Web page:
In honor of Women’s History Month, we want to recognize all the amazing women in the workplace. LGC is proud to have women in leadership positions across the country. Here are a few ways you can support women in your workplace – because they’re the future of work, after all.

Women are the Future of Work – Let’s Invest in Them

Understanding gender bias 

Many times, gender bias is done subconsciously. But it’s important to recognize it and take the necessary steps to make a positive change. Some of the ways gender bias can be demonstrated in the workplace is by giving a female employee an “easier” assignment than a man. For example, only having the women put together parties and work activities. Or only having men in high up or leadership positions. Making sure your workplace is educated about gender bias and how it can go unnoticed is important. Taking a training course online is a great place to start. Here are a few resources: 

Emotional burnout  

In 2021, one in three women considered downshifting their career or leaving the workforce due to burn out. Women often take on the care-giver role at home. Add a full-time job and you get mental and emotional burnout.  

It’s important workplaces understand the added stress women take on. Women are often more likely to take on emotional support by checking-in on other employees. Knowing when to set boundaries is important. Workplaces can help prevent burnout by making it easier for women to balance work/home life. This may include things like offering remote and hybrid work options or being understanding of women needing to leave early/stay home to take care of their kids. Being a mom should not limit you from succeeding at work.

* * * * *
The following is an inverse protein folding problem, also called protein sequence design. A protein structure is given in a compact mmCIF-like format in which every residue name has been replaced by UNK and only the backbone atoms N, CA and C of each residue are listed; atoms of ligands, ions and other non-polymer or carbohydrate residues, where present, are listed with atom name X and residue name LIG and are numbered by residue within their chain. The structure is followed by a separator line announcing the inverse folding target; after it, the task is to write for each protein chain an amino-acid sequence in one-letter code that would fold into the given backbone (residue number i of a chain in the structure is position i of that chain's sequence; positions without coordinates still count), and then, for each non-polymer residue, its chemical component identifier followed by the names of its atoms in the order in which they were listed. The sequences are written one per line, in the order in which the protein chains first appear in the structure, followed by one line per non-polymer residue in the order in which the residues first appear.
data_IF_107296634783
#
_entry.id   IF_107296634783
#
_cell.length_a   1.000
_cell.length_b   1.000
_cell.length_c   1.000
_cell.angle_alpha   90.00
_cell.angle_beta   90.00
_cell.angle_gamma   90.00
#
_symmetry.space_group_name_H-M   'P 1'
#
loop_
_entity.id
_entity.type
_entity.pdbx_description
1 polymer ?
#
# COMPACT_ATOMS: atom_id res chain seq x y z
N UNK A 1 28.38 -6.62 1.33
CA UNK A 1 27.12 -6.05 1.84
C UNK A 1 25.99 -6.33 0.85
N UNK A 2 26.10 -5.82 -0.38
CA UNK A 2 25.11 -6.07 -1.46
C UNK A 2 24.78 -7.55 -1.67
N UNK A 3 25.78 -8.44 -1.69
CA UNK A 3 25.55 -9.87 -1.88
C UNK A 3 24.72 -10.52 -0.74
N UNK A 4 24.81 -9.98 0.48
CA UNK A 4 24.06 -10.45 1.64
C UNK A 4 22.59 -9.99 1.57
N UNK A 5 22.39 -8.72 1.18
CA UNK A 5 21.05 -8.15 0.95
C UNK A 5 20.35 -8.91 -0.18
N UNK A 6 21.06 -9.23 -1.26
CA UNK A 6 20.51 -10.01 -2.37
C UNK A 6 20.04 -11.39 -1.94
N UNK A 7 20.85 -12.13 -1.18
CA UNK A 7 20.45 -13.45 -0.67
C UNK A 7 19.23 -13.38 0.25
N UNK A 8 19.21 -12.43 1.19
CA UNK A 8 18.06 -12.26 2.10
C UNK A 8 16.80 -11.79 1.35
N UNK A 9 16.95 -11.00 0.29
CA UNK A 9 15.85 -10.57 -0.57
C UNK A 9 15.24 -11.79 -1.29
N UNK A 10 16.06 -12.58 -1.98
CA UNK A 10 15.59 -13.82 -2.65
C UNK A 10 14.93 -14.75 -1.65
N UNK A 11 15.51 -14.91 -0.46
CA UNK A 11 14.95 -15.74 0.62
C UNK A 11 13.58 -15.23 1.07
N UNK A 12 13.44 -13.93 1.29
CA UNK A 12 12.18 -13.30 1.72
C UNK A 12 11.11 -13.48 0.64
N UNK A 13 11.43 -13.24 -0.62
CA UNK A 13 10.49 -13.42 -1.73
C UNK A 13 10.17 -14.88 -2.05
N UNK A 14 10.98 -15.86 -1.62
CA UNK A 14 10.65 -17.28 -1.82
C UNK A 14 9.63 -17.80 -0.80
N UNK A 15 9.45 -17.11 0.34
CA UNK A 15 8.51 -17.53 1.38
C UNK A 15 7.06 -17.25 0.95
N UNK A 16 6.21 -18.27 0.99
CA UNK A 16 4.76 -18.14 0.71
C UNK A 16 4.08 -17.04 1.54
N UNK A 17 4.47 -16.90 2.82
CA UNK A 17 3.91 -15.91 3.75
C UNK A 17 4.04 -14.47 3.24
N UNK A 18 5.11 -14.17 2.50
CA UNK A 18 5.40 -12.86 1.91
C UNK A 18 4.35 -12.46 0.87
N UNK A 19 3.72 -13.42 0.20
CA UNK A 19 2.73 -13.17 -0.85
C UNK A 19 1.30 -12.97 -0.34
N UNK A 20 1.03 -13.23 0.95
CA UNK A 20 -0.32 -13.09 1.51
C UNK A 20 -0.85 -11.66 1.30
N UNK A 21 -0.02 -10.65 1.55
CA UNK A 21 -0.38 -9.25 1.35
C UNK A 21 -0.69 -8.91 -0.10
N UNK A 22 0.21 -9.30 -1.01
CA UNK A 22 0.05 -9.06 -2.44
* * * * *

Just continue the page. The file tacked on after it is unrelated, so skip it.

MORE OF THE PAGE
Don’t turn a blind eye 

If you see or hear about something in the office that is not right, go report it. Even if you are not sure it’s something, it’s better to say something and be wrong than not say anything and be right. Sexual harassment is a huge problem in the workplace. According to the U.S. equal employment opportunity commission, sexual harassment is defined as any unwelcome sexual advances, requests for sexual favors, and other verbal or physical harassment of a sexual nature.   

Sexual harassment doesn’t always have to be sexual. It can be any degrading or offensive comment. There needs to be a zero-tolerance policy regarding sexual harassment in the workplace. Always make sure to listen and be supportive of anyone who shares that they have been harassed.  

Lifting other women up 

This goes for everyone, but especially other women. Support each other in your workplace! Be happy for other women who get promoted. Celebrate personal victories. Speak encouragement to each other. Offer a mentorship program with the women in your workplace. Help younger women navigate the workforce because you want to, and because they’re the future of work. Share advice. The world can be a crude place for women. Make the workplace a safe haven.